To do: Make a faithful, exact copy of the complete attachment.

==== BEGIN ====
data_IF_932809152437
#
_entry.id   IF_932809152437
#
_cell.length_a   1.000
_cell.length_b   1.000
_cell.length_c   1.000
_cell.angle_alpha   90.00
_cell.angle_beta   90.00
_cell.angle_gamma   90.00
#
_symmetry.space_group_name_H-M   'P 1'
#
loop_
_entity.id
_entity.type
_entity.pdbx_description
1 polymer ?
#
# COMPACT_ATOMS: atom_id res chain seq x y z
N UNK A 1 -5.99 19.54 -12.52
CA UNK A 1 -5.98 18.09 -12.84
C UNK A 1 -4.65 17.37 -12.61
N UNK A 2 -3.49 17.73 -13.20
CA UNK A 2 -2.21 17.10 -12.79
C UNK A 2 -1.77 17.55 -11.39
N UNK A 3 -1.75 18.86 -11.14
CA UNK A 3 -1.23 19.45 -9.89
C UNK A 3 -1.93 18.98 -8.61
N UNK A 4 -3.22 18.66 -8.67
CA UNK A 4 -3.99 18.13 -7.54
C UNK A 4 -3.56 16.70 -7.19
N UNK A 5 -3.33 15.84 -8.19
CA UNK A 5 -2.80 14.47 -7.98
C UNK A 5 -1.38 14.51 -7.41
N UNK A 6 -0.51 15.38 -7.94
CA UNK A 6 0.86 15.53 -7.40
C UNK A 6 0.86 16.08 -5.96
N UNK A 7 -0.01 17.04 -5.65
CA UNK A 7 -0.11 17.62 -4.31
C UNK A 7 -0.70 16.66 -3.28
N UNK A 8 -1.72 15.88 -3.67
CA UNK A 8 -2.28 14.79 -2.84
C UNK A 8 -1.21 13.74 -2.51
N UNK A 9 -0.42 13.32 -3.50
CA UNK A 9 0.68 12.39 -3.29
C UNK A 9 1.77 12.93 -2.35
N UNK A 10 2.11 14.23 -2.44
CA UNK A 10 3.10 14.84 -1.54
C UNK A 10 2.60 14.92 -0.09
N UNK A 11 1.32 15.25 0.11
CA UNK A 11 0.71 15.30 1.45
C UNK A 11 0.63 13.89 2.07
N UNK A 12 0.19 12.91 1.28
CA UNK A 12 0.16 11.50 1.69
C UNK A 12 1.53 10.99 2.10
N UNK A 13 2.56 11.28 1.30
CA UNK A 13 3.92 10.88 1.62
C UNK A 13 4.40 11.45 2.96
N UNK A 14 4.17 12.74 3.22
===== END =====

data_IF_932809152437
#
_entry.id   IF_932809152437
#
_cell.length_a   1.000
_cell.length_b   1.000
_cell.length_c   1.000
_cell.angle_alpha   90.00
_cell.angle_beta   90.00
_cell.angle_gamma   90.00
#
_symmetry.space_group_name_H-M   'P 1'
#
loop_
_entity.id
_entity.type
_entity.pdbx_description
1 polymer ?
#
# COMPACT_ATOMS: atom_id res chain seq x y z
N UNK A 1 -5.99 19.54 -12.52
CA UNK A 1 -5.98 18.09 -12.84
C UNK A 1 -4.65 17.37 -12.61
N UNK A 2 -3.49 17.73 -13.20
CA UNK A 2 -2.21 17.10 -12.79
C UNK A 2 -1.77 17.55 -11.39
N UNK A 3 -1.75 18.86 -11.14
CA UNK A 3 -1.23 19.45 -9.89
C UNK A 3 -1.93 18.98 -8.61
N UNK A 4 -3.22 18.66 -8.67
CA UNK A 4 -3.99 18.13 -7.54
C UNK A 4 -3.56 16.70 -7.19
N UNK A 5 -3.33 15.84 -8.19
CA UNK A 5 -2.80 14.47 -7.98
C UNK A 5 -1.38 14.51 -7.41
N UNK A 6 -0.51 15.38 -7.94
CA UNK A 6 0.86 15.53 -7.40
C UNK A 6 0.86 16.08 -5.96
N UNK A 7 -0.01 17.04 -5.65
CA UNK A 7 -0.11 17.62 -4.31
C UNK A 7 -0.70 16.66 -3.28
N UNK A 8 -1.72 15.88 -3.67
CA UNK A 8 -2.28 14.79 -2.84
C UNK A 8 -1.21 13.74 -2.51
N UNK A 9 -0.42 13.32 -3.50
CA UNK A 9 0.68 12.39 -3.29
C UNK A 9 1.77 12.93 -2.35
N UNK A 10 2.11 14.23 -2.44
CA UNK A 10 3.10 14.84 -1.54
C UNK A 10 2.60 14.92 -0.09
N UNK A 11 1.32 15.25 0.11
CA UNK A 11 0.71 15.30 1.45
C UNK A 11 0.63 13.89 2.07
N UNK A 12 0.19 12.91 1.28
CA UNK A 12 0.16 11.50 1.69
C UNK A 12 1.53 10.99 2.10
N UNK A 13 2.56 11.28 1.30
CA UNK A 13 3.92 10.88 1.62
C UNK A 13 4.40 11.45 2.96
N UNK A 14 4.17 12.74 3.22